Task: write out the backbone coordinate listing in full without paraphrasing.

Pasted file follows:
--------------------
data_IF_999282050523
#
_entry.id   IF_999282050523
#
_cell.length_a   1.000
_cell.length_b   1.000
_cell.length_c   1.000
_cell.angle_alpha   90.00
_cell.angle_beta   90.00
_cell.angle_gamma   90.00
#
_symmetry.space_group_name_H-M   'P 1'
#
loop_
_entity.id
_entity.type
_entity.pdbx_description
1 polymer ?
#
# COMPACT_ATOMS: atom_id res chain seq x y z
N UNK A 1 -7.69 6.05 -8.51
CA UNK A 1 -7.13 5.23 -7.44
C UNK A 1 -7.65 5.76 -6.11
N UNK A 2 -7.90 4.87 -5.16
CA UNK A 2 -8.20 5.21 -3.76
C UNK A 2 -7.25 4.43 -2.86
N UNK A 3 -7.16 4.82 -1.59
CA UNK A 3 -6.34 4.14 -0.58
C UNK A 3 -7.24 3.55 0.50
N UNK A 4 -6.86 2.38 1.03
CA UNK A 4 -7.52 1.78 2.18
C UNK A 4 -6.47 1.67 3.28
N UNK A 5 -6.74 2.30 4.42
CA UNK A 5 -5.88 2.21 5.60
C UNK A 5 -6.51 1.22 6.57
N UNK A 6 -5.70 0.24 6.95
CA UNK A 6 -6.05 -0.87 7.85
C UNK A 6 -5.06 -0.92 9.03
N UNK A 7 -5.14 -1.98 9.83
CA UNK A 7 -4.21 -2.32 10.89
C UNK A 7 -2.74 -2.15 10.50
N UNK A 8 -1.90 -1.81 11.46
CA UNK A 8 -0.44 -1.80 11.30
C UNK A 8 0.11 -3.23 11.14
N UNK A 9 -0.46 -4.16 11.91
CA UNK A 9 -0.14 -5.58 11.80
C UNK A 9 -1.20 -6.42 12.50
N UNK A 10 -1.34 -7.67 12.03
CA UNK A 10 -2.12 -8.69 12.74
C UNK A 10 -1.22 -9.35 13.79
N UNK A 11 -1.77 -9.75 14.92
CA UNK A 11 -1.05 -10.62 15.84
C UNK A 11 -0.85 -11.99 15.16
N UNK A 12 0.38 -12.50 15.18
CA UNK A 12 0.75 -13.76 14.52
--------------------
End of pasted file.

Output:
data_IF_999282050523
#
_entry.id   IF_999282050523
#
_cell.length_a   1.000
_cell.length_b   1.000
_cell.length_c   1.000
_cell.angle_alpha   90.00
_cell.angle_beta   90.00
_cell.angle_gamma   90.00
#
_symmetry.space_group_name_H-M   'P 1'
#
loop_
_entity.id
_entity.type
_entity.pdbx_description
1 polymer ?
#
# COMPACT_ATOMS: atom_id res chain seq x y z
N UNK A 1 -7.69 6.05 -8.51
CA UNK A 1 -7.13 5.23 -7.44
C UNK A 1 -7.65 5.76 -6.11
N UNK A 2 -7.90 4.87 -5.16
CA UNK A 2 -8.20 5.21 -3.76
C UNK A 2 -7.25 4.43 -2.86
N UNK A 3 -7.16 4.82 -1.59
CA UNK A 3 -6.34 4.14 -0.58
C UNK A 3 -7.24 3.55 0.50
N UNK A 4 -6.86 2.38 1.03
CA UNK A 4 -7.52 1.78 2.18
C UNK A 4 -6.47 1.67 3.28
N UNK A 5 -6.74 2.30 4.42
CA UNK A 5 -5.88 2.21 5.60
C UNK A 5 -6.51 1.22 6.57
N UNK A 6 -5.70 0.24 6.95
CA UNK A 6 -6.05 -0.87 7.85
C UNK A 6 -5.06 -0.92 9.03
N UNK A 7 -5.14 -1.98 9.83
CA UNK A 7 -4.21 -2.32 10.89
C UNK A 7 -2.74 -2.15 10.50
N UNK A 8 -1.90 -1.81 11.46
CA UNK A 8 -0.44 -1.80 11.30
C UNK A 8 0.11 -3.23 11.14
N UNK A 9 -0.46 -4.16 11.91
CA UNK A 9 -0.14 -5.58 11.80
C UNK A 9 -1.20 -6.42 12.50
N UNK A 10 -1.34 -7.67 12.03
CA UNK A 10 -2.12 -8.69 12.74
C UNK A 10 -1.22 -9.35 13.79
N UNK A 11 -1.77 -9.75 14.92
CA UNK A 11 -1.05 -10.62 15.84
C UNK A 11 -0.85 -11.99 15.16
N UNK A 12 0.38 -12.50 15.18
CA UNK A 12 0.75 -13.76 14.52